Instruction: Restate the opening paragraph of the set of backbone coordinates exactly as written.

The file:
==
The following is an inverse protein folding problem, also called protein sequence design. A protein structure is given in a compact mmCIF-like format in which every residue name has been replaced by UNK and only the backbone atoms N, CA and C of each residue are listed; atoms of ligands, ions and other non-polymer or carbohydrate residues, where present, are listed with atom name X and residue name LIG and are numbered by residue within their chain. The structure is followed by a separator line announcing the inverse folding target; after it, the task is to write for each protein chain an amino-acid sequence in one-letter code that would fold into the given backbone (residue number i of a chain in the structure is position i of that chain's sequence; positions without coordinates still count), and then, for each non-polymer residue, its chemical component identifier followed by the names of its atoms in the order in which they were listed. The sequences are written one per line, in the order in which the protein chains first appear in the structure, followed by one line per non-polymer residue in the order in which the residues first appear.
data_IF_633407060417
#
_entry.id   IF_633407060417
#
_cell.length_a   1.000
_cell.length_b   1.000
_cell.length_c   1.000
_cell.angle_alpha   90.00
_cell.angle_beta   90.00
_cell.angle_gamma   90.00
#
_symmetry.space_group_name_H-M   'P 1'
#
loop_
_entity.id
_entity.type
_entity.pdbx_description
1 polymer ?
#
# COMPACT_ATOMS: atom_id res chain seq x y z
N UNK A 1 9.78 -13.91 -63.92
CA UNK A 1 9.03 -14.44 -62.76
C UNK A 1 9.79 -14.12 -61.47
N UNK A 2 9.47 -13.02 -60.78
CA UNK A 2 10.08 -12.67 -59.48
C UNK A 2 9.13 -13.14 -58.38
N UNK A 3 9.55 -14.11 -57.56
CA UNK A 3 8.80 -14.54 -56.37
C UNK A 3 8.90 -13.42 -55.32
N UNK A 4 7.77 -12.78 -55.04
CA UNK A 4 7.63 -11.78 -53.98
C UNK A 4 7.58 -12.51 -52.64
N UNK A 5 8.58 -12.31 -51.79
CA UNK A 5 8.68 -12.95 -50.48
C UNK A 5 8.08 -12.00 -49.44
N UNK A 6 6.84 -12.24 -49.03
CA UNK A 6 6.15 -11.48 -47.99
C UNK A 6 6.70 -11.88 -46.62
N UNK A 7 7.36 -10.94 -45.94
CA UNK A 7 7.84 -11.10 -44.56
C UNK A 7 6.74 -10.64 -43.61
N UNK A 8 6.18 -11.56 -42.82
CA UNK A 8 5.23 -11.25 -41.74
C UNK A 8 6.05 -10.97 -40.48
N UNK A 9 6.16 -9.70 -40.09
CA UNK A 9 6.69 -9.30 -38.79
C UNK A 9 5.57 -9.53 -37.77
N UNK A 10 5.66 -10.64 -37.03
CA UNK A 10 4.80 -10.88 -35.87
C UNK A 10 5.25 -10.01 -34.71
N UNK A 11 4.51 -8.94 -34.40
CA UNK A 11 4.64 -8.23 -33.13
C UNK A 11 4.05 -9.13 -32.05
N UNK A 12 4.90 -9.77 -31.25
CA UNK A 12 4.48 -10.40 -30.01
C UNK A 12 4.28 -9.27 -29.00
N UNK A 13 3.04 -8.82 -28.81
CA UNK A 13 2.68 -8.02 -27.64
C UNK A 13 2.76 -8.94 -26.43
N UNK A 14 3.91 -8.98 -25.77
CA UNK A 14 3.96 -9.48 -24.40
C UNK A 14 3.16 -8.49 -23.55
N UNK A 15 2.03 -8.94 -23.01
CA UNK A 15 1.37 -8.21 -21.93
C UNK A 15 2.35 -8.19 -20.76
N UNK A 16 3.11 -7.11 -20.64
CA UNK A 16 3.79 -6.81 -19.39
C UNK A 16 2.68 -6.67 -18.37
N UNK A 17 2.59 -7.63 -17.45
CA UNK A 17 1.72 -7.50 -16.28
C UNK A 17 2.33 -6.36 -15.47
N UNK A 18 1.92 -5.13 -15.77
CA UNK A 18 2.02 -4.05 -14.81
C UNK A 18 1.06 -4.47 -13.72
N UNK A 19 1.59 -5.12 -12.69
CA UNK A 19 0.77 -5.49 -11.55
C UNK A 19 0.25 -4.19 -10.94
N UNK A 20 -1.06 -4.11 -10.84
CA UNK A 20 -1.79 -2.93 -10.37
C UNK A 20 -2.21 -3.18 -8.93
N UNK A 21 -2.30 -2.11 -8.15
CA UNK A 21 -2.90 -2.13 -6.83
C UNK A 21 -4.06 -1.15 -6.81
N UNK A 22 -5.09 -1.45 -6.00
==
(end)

The following is an inverse protein folding problem, also called protein sequence design. A protein structure is given in a compact mmCIF-like format in which every residue name has been replaced by UNK and only the backbone atoms N, CA and C of each residue are listed; atoms of ligands, ions and other non-polymer or carbohydrate residues, where present, are listed with atom name X and residue name LIG and are numbered by residue within their chain. The structure is followed by a separator line announcing the inverse folding target; after it, the task is to write for each protein chain an amino-acid sequence in one-letter code that would fold into the given backbone (residue number i of a chain in the structure is position i of that chain's sequence; positions without coordinates still count), and then, for each non-polymer residue, its chemical component identifier followed by the names of its atoms in the order in which they were listed. The sequences are written one per line, in the order in which the protein chains first appear in the structure, followed by one line per non-polymer residue in the order in which the residues first appear.